Not the first cyclone, not the last: climate proofing India for the long run
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India has learned to deal with extreme weather the hard way. In 1999, a cyclone in the eastern state of Odisha killed nearly 10,000 people. Today, for most tropical storms hitting India's coasts fatalities remain in the double digits.
Better weather forecasts mean that a cyclone can be spotted days in advance, helping cities prepare for the impact and evacuate the areas most at risk. This was the case for Cyclone Tauktae, which made landfall in the state of Gujarat this week at a speed of 100 km/h, the most powerful storm to hit India's west coast in two decades. While the death toll stands at 61 at the time of writing this entry, with 51 still missing, it would have been of a different order of magnitude without the complex monitoring apparatus which tracks weather changes with increasing precision using satellites, doppler radars and more. But what has worked for the past two decades may not cut it when climate change alters not just the frequency and intensity of extreme events, but also the chain of impacts they trigger on the ground.
1/ It's likely that #TauktaeCyclone is the first Extremely Severe Cyclone (220 km/hr) to reach close to Mumbai in the last 130 years*. It impacted all 5 states on the west coast. Doesn't stop there—look at the thick clouds curving all around north India and neighboring countries. pic.twitter.com/UMlWAsBAWzMay 18, 2021
The new abnormal
"The disasters, the climate extremes we are witnessing are not static anymore, they have become very dynamic," says Abinash Mohanty, a risk and adaptation researcher with the Delhi think tank Council on Energy, Environment and Water. "Cyclones are happening at a faster rate, same for droughts and floods. But what is worsening both drought and flood is that they're simultaneously happening within the same district," he explains, "and many districts that were traditionally flood prone are now becoming drought prone."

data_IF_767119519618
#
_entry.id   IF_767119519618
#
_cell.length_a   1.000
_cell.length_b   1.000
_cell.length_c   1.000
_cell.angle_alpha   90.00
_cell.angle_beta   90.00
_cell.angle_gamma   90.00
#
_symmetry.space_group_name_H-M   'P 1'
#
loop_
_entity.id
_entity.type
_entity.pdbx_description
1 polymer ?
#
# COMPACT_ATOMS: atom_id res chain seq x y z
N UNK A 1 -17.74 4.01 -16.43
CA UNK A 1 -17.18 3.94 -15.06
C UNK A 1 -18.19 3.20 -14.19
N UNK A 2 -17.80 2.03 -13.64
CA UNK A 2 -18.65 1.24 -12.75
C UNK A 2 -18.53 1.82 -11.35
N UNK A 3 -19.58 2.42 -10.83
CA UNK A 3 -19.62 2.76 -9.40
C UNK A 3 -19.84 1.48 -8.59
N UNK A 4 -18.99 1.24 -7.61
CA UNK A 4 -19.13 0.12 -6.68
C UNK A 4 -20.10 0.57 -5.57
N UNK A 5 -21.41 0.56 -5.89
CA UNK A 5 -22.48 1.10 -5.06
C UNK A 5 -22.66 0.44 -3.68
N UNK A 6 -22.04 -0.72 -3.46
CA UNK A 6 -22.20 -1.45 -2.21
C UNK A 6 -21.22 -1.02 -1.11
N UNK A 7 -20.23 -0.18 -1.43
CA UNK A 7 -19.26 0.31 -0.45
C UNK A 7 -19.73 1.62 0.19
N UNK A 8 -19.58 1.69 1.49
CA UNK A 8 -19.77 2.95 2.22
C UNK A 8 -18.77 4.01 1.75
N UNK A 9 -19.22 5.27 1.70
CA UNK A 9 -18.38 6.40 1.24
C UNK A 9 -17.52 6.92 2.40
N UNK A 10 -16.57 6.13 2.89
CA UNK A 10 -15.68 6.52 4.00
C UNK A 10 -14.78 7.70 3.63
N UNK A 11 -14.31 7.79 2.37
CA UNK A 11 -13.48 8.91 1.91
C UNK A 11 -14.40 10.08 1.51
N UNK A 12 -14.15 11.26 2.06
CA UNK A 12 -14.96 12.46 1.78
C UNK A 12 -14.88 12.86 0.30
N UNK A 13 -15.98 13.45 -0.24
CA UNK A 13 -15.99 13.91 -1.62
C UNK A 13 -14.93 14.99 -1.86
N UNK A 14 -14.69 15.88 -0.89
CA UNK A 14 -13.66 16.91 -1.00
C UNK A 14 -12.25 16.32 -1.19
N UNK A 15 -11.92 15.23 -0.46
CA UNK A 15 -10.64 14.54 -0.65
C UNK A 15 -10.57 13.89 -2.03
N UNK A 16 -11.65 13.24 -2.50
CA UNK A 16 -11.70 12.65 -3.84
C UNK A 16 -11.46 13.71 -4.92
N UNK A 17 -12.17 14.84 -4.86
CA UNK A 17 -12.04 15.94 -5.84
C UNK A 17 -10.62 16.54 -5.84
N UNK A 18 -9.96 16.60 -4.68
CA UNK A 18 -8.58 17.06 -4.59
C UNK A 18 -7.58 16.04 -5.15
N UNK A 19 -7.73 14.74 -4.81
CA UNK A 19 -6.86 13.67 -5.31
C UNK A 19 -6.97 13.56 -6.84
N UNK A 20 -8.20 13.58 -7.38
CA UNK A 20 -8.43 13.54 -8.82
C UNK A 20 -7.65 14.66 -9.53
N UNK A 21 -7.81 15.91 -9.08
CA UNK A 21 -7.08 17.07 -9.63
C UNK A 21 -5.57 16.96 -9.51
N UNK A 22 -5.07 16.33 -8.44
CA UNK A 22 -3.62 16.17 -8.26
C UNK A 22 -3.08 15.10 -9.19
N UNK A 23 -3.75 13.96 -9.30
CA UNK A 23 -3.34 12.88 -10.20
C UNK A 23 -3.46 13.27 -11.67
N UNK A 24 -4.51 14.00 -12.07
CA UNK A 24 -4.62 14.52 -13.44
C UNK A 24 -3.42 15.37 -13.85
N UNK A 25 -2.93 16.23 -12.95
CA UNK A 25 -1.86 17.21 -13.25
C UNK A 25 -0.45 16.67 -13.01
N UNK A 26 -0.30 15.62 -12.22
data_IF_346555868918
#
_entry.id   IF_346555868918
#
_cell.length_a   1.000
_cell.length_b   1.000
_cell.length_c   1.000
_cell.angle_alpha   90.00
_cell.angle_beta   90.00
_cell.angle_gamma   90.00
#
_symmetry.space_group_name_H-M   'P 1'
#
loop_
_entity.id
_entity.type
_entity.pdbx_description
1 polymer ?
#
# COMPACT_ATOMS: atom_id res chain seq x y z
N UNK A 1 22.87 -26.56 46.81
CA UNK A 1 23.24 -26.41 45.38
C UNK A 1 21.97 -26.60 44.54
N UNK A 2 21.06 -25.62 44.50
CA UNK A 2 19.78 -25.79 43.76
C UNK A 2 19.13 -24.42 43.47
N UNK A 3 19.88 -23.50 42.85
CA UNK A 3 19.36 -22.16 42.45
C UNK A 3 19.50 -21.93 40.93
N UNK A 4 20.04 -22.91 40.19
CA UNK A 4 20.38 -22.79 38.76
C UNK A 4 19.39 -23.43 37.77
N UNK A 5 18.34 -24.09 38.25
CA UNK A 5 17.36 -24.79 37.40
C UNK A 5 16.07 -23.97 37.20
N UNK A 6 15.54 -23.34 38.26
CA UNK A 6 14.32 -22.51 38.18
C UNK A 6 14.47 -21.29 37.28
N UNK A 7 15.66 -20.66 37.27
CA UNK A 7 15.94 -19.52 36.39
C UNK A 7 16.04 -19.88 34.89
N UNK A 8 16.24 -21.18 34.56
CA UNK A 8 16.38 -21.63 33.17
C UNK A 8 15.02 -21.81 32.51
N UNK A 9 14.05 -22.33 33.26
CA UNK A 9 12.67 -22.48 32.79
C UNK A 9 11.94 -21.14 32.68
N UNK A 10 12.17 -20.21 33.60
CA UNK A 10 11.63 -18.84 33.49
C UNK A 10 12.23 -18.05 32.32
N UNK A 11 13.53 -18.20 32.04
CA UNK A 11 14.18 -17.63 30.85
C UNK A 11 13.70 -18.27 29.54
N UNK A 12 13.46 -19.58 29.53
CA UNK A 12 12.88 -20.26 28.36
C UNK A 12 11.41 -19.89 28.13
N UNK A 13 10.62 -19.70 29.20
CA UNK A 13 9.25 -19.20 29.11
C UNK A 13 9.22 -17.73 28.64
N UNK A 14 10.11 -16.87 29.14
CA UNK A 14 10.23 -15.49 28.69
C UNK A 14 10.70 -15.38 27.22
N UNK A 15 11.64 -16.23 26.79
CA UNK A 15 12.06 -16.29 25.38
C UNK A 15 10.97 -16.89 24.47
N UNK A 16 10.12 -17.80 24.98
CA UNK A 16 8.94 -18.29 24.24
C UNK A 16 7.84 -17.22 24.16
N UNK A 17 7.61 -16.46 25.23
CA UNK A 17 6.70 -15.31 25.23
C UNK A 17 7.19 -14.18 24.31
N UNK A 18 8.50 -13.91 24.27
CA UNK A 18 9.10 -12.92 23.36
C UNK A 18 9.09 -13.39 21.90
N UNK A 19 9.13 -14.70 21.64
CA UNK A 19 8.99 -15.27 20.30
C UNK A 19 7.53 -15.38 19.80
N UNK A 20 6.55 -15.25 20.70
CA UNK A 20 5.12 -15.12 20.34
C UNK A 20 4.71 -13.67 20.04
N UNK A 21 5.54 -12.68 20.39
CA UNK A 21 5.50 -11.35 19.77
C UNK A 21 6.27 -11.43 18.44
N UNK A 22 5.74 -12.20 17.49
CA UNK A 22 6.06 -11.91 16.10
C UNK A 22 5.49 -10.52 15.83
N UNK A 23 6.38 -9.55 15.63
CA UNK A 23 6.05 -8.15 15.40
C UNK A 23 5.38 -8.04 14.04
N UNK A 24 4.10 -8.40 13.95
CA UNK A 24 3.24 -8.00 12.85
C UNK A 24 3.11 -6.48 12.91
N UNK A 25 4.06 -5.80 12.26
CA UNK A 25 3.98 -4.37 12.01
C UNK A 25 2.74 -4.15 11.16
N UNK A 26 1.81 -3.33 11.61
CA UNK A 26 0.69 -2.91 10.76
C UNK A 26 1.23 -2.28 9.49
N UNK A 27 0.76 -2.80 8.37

Between 1951 and 2015, the surface temperature of the Indian Ocean has risen by an average 1C. Now tropical cyclones feed on warm waters, which push warm, moist air up, leading to the formation of tropical storms. As the Indian Ocean gets warmer, storms become more violent and hugely intensify in a matter of hours. This is what meteorologists call 'rapid intensification', situations in which it becomes difficult to issue detailed forecasts on the storm's behaviour.
When a storm skirts by the coast, it usually weakens and eventually breaks apart when the water becomes cool and shallow. But with sea levels rising, there's more warm water by the coast, which means cyclones linger and dump much heavier rain than before.
This is not just the case in the Arabian sea, which touches the western coast of India and used to be cool, but also for the east coast and the Bay of Bengal, a traditionally cyclone prone area where new storms are already expected next week.
Low is expected to develop in the Bay of Bengal over the next several days with conditions conducive for a cyclone to form in the basin early next week. The area most likely for impacts looks to be from #Odisha to #Bangladesh to NW #Myanmar later next week. #India pic.twitter.com/ZoIAUlOH0fMay 19, 2021
Preparing for the long term
This situation may have puzzled the disaster response community for the past few years, but as 2021 is already showing, wicked storms and their unexpected collateral damage will keep coming. Scientists say that it's now time to prepare for the long term.